Graeme McDowell should be prepared for a big year in 2013.
The game of golf is always changing.
So are the results when it comes to the list of the PGA Tour's best money earners. While there's every reason to believe that Rory McIlroy, Tiger Woods, Phil Mickelson and Bubba Watson will be at or near the top once again this year, it may not work out that way.
Not only could one one or two of those golfers have a disappointing year due to a slump or injuries, the game is so competitive that a number of middle-tier golfers could move up and finish in the top 20 or better.
Here's a look at seven golfers who have a good chance to improve their rankings in the 2013 golf season.
Kyle Stanley showed just what kind of golfer he could be early in the 2012 season.
Stanley is a huge hitter who can be a dominant player when he harnesses his talent.
That's just what he did at the Waste Management Open in Phoenix and the Farmers Insurance Open. In the Waste Management Open, Stanley figured out how to win after blowing a huge lead the previous week at the Farmers Insurance Open.
That's an impressive feat for any golfer. A blown lead often requires some adjustment period by the golfer before he can come back and play championship golf. Stanley did in the next week.
Stanley finished as the 32nd-leading money winner on tour last year with slightly more than $2.5 million in earnings. Look for Stanley to become a top-15 or top-20 golfer in the 2013 golf season.
Graeme McDowell finished 31st on the money-winning list last year with slightly more than $2.4 million in earnings.
McDowell struggled at the end of the 2012 season, but there's every reason to think he can have a strong season in 2013. McDowell was very solid in the majors last year, and if he can perform well on the biggest stage, there's little reason to think he can't be consistent throughout the year.
McDowell finished second in the U.S. Open and he was also a top-five finisher in the British Open. McDowell was also respectable in the Masters and the PGA.
Look for McDowell to crack the top 20 in this year's PGA money-earning list.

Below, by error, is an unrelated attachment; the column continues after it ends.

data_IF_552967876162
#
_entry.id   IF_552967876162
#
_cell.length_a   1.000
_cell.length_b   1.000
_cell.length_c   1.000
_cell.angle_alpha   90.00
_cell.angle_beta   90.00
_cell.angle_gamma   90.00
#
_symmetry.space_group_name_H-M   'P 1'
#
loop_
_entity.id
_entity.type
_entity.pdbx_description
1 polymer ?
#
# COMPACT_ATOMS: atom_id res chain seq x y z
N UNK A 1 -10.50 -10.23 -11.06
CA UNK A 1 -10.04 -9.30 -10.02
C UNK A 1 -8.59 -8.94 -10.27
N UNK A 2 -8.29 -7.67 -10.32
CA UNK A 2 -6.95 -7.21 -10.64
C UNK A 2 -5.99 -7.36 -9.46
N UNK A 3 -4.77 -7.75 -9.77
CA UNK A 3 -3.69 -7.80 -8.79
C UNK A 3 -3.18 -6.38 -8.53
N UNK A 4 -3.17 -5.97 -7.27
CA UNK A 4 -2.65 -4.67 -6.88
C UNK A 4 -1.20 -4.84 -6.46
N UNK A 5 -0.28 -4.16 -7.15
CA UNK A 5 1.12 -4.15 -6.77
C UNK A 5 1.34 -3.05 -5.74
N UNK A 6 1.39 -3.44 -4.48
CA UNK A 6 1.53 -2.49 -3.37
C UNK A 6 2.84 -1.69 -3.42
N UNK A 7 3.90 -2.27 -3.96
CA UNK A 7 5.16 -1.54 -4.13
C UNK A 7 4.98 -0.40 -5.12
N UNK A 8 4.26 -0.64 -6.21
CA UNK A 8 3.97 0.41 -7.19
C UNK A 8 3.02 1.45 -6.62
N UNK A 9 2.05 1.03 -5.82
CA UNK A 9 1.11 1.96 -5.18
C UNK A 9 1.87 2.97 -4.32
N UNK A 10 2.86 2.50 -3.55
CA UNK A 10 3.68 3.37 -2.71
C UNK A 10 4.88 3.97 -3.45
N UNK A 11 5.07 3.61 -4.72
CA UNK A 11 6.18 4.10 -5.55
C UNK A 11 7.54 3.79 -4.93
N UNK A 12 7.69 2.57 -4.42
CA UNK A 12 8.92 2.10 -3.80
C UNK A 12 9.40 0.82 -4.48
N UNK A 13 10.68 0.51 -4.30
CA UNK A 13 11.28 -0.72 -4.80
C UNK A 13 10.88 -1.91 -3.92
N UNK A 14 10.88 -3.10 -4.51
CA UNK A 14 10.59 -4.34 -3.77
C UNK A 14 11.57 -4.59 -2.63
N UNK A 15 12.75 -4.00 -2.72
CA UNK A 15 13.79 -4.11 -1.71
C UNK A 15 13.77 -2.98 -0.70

Nick Watney won more than $3 million last year and finished 22nd on the money-earning list.
Watney won one PGA tour event and he also had five top-10 finishes last year, as well as 12 top-25 finishes. Once he had completed his competition on the PGA Tour, Watney won two other "unofficial" events.
Consistency was the hallmark of his season and that's why he should be able to climb even higher in 2013.
Watney is not a big hitter. He finished 125th in average driving distance last year but he made up for that shortcoming with accuracy. He was third in hitting greens in regulation.
There is no reason to believe that Watney can't make a run at the top 10 this season.
Kevin Na finished 38th on the tour with more than $2 million in earnings on the PGA Tour.
He had six top-10 finishes and he also had 10 top-25 finishes. His best tournament came in the Arnold Palmer Invitational when he finished in a tie for fourth and earned $209,000.
Na is not a big hitter, but he excels around the greens. He averaged 277.9 yards per drive and only found the fairway on 48 percent of them.
However, he was second on the tour in strokes gained putting. This gives him a chance to win or play consistently any time he is hitting the ball well tee to green.
Look for Na to crack the top 25 or top 20 in 2013, despite a slow start that has seen him fail to make the cut in two of his first three tournaments of the year.
Aaron Baddeley simply had a disappointing season in 2012. He won slightly more than $1.2 million and that's not going to get it done.
However, Baddeley has a much better track record. He won more than $3 million in 2011 and he has a chance to come back to that level.
Baddeley has given an indication that he will find his old form early in 2013. He finished tied for sixth in the Farmers Insurance Open and earned more than $200,000 for his efforts.
Baddeley gets excellent distance on his drives and can also convert his long shots into birdies. In his strong 2011 season, Baddeley finished seventh in birdie average per round.
John Huh announced his presence on the PGA tour with an impactful rookie season.
Huh may seem quiet and unassuming, but when he steps on the course he almost always plays like a champion.
Huh finished 28th on the tour with just under $2.7 million in earnings. Huh won one event—the Mayakoba Golf Classic in late February—and he also finished second once, had four top-10 finishes and 12 top-25 finishes.
That last number is perhaps the most important statistic that attached to his record. He consistently competes hard. Huh failed to make the cut just five times as as a rookie in 28 events.
He knows he belongs and he does not get intimidated. Look for Huh to move into the top 20 in 2013.
Matt Every finished 40th on the PGA tour with just under $2 million in money earned last year.
Every did not win a tournament—and he has never tasted victory during his pro career—but he finished second twice, third once and had six top-10 finishes.
He knows how to stay close and he knows how to earn money consistently on the tour.
Every excels on par-4 holes. He led the PGA tour with a birdie percentage of 19.46 percent on those holes.
Look for the competitive Every to become a top-25 golfer this season.